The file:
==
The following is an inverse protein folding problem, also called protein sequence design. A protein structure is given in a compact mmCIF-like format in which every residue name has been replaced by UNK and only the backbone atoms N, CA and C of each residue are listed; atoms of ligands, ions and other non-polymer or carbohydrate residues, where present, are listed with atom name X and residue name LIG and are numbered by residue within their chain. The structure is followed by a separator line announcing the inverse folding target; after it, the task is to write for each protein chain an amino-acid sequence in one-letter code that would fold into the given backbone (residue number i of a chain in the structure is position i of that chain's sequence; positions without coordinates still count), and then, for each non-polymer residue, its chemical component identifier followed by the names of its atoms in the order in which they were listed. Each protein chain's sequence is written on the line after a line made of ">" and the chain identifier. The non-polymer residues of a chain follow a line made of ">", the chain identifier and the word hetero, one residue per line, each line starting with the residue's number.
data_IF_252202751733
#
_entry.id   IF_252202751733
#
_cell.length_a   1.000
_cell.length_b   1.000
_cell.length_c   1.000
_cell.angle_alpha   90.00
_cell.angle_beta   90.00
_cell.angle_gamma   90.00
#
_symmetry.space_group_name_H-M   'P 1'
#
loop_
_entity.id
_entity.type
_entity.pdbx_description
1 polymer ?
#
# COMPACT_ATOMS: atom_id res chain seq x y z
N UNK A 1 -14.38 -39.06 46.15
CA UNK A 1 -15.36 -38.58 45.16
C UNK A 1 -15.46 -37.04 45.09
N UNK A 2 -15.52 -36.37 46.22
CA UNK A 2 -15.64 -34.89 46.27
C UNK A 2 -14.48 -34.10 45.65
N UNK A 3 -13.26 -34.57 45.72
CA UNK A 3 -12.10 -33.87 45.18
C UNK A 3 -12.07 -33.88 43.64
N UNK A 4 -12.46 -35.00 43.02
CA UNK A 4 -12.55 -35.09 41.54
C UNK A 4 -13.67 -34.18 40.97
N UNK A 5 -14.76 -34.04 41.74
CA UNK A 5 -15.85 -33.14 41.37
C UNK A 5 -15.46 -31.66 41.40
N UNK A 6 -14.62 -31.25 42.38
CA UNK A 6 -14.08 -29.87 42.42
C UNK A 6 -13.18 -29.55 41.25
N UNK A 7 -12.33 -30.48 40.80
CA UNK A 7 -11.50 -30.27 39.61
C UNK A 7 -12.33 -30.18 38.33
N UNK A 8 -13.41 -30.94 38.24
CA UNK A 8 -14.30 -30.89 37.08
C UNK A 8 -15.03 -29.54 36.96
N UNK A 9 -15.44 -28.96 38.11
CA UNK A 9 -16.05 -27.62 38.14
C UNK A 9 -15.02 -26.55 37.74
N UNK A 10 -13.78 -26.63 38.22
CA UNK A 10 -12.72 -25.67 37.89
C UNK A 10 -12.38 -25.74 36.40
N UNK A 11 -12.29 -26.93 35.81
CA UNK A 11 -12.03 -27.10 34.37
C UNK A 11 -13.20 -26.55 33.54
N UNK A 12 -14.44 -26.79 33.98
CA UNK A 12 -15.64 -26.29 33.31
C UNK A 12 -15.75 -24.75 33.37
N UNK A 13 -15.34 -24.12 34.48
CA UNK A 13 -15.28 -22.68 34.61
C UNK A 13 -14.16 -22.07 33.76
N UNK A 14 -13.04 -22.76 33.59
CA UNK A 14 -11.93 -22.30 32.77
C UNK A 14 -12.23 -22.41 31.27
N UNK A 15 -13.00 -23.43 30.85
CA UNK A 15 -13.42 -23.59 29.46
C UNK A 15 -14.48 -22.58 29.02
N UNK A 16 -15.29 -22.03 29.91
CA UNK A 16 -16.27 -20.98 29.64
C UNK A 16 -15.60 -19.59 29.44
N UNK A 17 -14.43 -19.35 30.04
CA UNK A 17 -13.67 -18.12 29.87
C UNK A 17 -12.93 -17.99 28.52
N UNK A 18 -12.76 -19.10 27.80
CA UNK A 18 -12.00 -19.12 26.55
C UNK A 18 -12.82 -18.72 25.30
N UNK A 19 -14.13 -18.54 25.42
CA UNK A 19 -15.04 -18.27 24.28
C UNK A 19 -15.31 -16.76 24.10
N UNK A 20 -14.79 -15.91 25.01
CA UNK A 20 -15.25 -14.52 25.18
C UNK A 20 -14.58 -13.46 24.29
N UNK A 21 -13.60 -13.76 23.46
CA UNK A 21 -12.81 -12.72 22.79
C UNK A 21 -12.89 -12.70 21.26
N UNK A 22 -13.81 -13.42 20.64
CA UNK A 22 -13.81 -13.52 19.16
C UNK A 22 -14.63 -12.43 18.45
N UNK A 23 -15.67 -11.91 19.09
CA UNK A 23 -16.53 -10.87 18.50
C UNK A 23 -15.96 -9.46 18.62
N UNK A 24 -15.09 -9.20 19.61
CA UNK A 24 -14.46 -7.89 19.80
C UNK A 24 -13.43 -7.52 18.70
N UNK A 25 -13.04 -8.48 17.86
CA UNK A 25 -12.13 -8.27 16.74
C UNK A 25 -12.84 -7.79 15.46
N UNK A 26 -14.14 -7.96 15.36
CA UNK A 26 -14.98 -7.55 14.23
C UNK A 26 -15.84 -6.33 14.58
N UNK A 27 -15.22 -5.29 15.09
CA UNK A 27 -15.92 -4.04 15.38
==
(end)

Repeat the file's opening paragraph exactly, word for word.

The following is an inverse protein folding problem, also called protein sequence design. A protein structure is given in a compact mmCIF-like format in which every residue name has been replaced by UNK and only the backbone atoms N, CA and C of each residue are listed; atoms of ligands, ions and other non-polymer or carbohydrate residues, where present, are listed with atom name X and residue name LIG and are numbered by residue within their chain. The structure is followed by a separator line announcing the inverse folding target; after it, the task is to write for each protein chain an amino-acid sequence in one-letter code that would fold into the given backbone (residue number i of a chain in the structure is position i of that chain's sequence; positions without coordinates still count), and then, for each non-polymer residue, its chemical component identifier followed by the names of its atoms in the order in which they were listed. Each protein chain's sequence is written on the line after a line made of ">" and the chain identifier. The non-polymer residues of a chain follow a line made of ">", the chain identifier and the word hetero, one residue per line, each line starting with the residue's number.